June marks the return of the NW New Works Festival at On the Boards, where you can catch a variety of dance, theater, and musical performances all in one evening. Weekend one of two (June 5-7) brought eight fresh NW picks to OtB’s two stages, and some very promising pieces of new work. The Mainstage show focused on bigger spaces and bigger movement, while the Studio showcase presented more intimate, theatrical dance pieces, often with the performers telling their story directly to the audience.
One such piece was Markeith Wiley’s 31 and Counting. Highly personal with underlying tension, Wiley portrayed his relationship to his blackness through a shadow character: a figure entirely obscured, including face and hands, in black clothing, danced by Danielle Hammer. The shadow sometimes synced up with Wiley, his movements even and measured, but interjected with quick jerks. Sometimes the shadow evaded him and other times tried to be his friend. The piece, always smoldering just below the surface, finally caught fire as Wiley took the spotlight as alter ego Dushawn Brown, addressing the audience directly—specifically the white people of the audience—with a FAQ-style rant that worked itself into a rage. Wiley’s work is complicated and unsettling. It cuts close to the quick. He does not allow the audience to walk away with a tidy package of understanding, nor any absolution, just gristle to chew on.
Another work from the Studio, Violets on Smoke’s Rooms was one of two works that integrated dance and music. Flanked by two musicians and two dancers, Sarah Paul Ocampo (singer, composer, and choreographer) sang folksy melodic originals while poised elegantly on a couch and staring dryly into the audience. A scene unfolded around her where noises of the cast (the clink of Sara Jinks stirring her coffee, for instance) folded effortlessly into the rhythm of the music. While the musicians rotated out instruments (Accordion! Ukelele!) and shifted occasionally, the dancers were more active: at one point, they crawled under, over, and around the couch before completely retrograding their movements. The precise composition unfolded like some kind of revolving Wes Anderson-inspired family portrait with understated, peculiar hilarity.
The weekend’s other dance-meets-music piece was presented on the Mainstage by Carlye Cunniff and Margery Pulkkinen, both members of the Seattle Irish Dance Company. Using a looper to record their complex hard shoe rhythms, the two made their own accompaniment. A fiddler was also invited to stage to play along with the beats, although usually not at the same time as the dancers. The costumes (casual leggings and leotards), lighting design, and transitions, all seemed too simple and perfunctory. While the shift away from pageantry was an interesting choice for Irish dance, it felt like a missed opportunity to go somewhere new. Could there have been a relationship between the dancers? Facial expression? Dynamic play? Messiness? Humanity? Here’s to hoping these two take their immense technical skill and keep pushing the boundaries of what can be done with it.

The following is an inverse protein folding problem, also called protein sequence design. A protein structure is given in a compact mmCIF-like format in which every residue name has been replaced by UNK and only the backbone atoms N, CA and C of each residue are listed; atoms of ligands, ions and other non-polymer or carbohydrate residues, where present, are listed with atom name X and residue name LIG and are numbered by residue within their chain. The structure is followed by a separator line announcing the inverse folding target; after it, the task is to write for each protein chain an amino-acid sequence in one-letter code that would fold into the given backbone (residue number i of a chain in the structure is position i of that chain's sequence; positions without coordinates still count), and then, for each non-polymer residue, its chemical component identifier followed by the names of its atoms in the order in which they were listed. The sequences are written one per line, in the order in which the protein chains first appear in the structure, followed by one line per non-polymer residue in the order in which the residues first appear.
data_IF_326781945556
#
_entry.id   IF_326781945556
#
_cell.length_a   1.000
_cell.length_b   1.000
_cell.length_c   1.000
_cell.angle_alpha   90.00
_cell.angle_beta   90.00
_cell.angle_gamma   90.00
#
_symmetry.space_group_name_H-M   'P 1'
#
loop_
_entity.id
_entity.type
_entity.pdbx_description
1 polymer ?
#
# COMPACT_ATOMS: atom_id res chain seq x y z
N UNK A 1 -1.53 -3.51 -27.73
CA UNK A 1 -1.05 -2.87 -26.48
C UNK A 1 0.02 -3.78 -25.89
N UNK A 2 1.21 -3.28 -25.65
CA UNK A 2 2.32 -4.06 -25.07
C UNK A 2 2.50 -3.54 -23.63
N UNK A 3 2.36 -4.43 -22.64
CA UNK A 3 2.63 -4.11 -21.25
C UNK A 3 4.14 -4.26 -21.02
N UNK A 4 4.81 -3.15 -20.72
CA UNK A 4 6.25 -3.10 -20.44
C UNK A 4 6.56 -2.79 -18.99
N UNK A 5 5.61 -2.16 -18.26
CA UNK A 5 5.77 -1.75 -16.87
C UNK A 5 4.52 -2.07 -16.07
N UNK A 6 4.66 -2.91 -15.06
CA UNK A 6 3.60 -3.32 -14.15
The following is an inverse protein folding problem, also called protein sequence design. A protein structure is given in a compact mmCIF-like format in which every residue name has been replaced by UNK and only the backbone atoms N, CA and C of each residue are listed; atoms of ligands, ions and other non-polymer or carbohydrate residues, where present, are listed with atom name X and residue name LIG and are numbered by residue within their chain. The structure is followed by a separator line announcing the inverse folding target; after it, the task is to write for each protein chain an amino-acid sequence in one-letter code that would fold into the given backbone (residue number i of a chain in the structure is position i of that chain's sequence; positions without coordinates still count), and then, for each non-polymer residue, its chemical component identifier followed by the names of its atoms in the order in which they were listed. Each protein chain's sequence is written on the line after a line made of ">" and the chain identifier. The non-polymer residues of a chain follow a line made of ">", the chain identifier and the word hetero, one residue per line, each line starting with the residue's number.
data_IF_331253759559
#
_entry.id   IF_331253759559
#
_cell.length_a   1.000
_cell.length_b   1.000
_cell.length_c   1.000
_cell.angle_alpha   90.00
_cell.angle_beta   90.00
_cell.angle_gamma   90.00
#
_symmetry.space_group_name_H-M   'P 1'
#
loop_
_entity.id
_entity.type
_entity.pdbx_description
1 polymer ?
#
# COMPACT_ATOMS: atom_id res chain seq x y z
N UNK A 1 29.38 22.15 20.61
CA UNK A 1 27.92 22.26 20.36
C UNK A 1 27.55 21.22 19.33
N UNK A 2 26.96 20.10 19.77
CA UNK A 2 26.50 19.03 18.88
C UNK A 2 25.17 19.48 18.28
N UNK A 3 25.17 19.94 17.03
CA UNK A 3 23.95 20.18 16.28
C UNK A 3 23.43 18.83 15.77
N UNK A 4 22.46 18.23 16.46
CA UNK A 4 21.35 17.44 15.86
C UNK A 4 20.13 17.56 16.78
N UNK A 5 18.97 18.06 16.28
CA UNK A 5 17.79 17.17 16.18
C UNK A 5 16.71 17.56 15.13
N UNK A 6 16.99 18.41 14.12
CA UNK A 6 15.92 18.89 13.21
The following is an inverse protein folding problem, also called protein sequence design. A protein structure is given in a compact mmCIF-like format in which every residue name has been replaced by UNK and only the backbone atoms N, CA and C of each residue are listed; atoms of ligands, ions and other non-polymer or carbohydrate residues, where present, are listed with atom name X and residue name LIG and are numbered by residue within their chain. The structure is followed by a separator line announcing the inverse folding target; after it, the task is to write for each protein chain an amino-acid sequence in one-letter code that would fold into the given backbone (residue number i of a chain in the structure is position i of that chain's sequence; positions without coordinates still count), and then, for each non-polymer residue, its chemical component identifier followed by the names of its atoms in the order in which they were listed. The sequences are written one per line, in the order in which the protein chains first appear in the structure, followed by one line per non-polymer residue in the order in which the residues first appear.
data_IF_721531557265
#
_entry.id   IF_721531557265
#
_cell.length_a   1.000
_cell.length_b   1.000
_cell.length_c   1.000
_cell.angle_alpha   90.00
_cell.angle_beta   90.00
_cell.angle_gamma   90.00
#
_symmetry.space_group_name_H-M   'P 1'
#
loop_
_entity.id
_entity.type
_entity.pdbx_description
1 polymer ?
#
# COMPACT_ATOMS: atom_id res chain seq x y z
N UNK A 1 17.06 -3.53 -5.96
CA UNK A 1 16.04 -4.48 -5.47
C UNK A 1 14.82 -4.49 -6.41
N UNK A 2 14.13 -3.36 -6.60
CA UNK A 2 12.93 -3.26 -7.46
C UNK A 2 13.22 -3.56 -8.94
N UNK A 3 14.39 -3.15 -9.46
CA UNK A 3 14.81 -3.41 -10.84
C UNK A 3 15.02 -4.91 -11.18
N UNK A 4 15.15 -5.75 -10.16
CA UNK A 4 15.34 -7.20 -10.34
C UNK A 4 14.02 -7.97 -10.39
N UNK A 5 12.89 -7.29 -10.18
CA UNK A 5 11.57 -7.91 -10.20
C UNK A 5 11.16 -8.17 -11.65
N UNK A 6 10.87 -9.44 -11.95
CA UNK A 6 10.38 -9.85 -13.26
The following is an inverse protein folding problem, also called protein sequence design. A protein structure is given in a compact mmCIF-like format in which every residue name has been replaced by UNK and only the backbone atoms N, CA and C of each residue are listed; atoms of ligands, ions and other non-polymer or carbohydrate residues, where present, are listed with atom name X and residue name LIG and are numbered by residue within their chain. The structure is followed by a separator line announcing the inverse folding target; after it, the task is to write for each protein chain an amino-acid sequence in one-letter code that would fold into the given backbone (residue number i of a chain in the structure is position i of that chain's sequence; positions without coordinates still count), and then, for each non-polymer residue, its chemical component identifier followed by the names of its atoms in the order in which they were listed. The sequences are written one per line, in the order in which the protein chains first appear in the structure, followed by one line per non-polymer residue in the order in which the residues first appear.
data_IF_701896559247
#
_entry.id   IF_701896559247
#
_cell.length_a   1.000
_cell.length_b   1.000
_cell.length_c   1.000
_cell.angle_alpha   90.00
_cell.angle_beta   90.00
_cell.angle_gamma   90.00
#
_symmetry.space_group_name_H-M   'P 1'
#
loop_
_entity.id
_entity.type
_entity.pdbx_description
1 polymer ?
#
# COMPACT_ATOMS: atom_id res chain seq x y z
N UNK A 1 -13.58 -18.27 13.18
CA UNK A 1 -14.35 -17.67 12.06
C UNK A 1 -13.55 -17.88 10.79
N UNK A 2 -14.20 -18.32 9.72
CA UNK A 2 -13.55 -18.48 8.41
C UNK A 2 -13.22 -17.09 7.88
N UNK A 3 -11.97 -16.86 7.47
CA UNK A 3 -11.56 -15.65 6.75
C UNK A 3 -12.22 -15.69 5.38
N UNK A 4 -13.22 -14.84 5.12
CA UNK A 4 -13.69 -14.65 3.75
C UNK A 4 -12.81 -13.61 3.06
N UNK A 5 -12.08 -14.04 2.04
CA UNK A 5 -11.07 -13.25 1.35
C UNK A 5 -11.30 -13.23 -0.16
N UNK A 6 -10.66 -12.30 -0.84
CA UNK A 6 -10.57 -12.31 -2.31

Speaking of immense technical skill: holy crap, LED! This Boise, ID-based group wowed the audience with their gymnastic ballet skills in their new piece, Barbarian Princess, choreographed by (and also starring) Lauren Edson. While choreography full of stunts and tricks usually comes off feeling cheap, these were so well integrated, so expertly done, that it was at once thrilling and believable. The work exhibited the kind of passion, drama, and kinesthetic breath-catching that is underrepresented in the Seattle contemporary scene. That being said, this piece lacked a cohesive through-line and would be stronger with some editing. How many times does a woman need to be tossed in the air and caught effortlessly by the group? Is the repetition of this important to the story, and if so, is it possible to highlight that? There were also lots of disparate elements at play. Why are the men wearing old-timey lederhosen? Why the costume change into bikinis? Why the projection? Why this particular music? There may be reasons for all of these elements, but they weren’t clear from the choreography. The choreography should demand these choices, not merely co-exist with them.
Where LED could have paired down, the “too much is never enough” mentality really worked for Jessica Jobaris & General Magic’s new work, A Great Hunger. To begin, the cast of eleven trickled and then flooded into the space from every which direction. A sheet-covered ghost figure stood amid the audience. A woman dangled precariously from a previously unnoticed tech ladder. The wings were pulled back and the idea of stage space expanded. Projection on a long strip of cloth partially obscured a duet going on behind. Everyone got naked and stacked along the back wall. A jumble of props appeared onstage. Masturbation. At any one time, there were multiple simultaneous elements, seemingly unaware of one another. The choreography was unruly and true to title, hungry. A string of “rocking out” solos displayed the personal flair of each cast member before the group made their exit: clambering over the seats and heads of the audience. The piece produced the kind of sensory overload that leaves a frenetic buzz deep in the gut, appealing to our wild, primal natures.
NWNW Weekend One also included works by Faith Helma, Nancy Ellis, and Travis Clarke & Benjamin Kamino. Weekend Two runs June 12-14, and tickets are still available through On the Boards.